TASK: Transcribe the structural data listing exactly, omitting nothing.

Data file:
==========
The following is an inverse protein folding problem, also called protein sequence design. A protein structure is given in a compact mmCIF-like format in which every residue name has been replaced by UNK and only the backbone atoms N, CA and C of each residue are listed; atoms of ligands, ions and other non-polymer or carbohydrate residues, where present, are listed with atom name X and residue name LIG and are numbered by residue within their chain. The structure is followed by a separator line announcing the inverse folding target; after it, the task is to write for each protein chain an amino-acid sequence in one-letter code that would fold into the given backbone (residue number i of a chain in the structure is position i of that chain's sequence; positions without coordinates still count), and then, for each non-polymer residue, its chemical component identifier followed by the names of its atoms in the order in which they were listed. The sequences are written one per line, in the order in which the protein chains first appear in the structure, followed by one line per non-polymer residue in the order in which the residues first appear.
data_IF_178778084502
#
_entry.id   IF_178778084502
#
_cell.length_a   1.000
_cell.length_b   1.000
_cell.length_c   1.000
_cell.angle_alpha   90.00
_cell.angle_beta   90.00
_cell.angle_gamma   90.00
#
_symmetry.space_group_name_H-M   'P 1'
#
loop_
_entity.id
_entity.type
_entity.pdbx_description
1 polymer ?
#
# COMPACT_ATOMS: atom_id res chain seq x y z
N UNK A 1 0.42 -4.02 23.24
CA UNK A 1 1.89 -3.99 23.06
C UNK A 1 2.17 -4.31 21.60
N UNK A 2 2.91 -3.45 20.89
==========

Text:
The following is an inverse protein folding problem, also called protein sequence design. A protein structure is given in a compact mmCIF-like format in which every residue name has been replaced by UNK and only the backbone atoms N, CA and C of each residue are listed; atoms of ligands, ions and other non-polymer or carbohydrate residues, where present, are listed with atom name X and residue name LIG and are numbered by residue within their chain. The structure is followed by a separator line announcing the inverse folding target; after it, the task is to write for each protein chain an amino-acid sequence in one-letter code that would fold into the given backbone (residue number i of a chain in the structure is position i of that chain's sequence; positions without coordinates still count), and then, for each non-polymer residue, its chemical component identifier followed by the names of its atoms in the order in which they were listed. The sequences are written one per line, in the order in which the protein chains first appear in the structure, followed by one line per non-polymer residue in the order in which the residues first appear.
data_IF_178778084502
#
_entry.id   IF_178778084502
#
_cell.length_a   1.000
_cell.length_b   1.000
_cell.length_c   1.000
_cell.angle_alpha   90.00
_cell.angle_beta   90.00
_cell.angle_gamma   90.00
#
_symmetry.space_group_name_H-M   'P 1'
#
loop_
_entity.id
_entity.type
_entity.pdbx_description
1 polymer ?
#
# COMPACT_ATOMS: atom_id res chain seq x y z
N UNK A 1 0.42 -4.02 23.24
CA UNK A 1 1.89 -3.99 23.06
C UNK A 1 2.17 -4.31 21.60
N UNK A 2 2.91 -3.45 20.89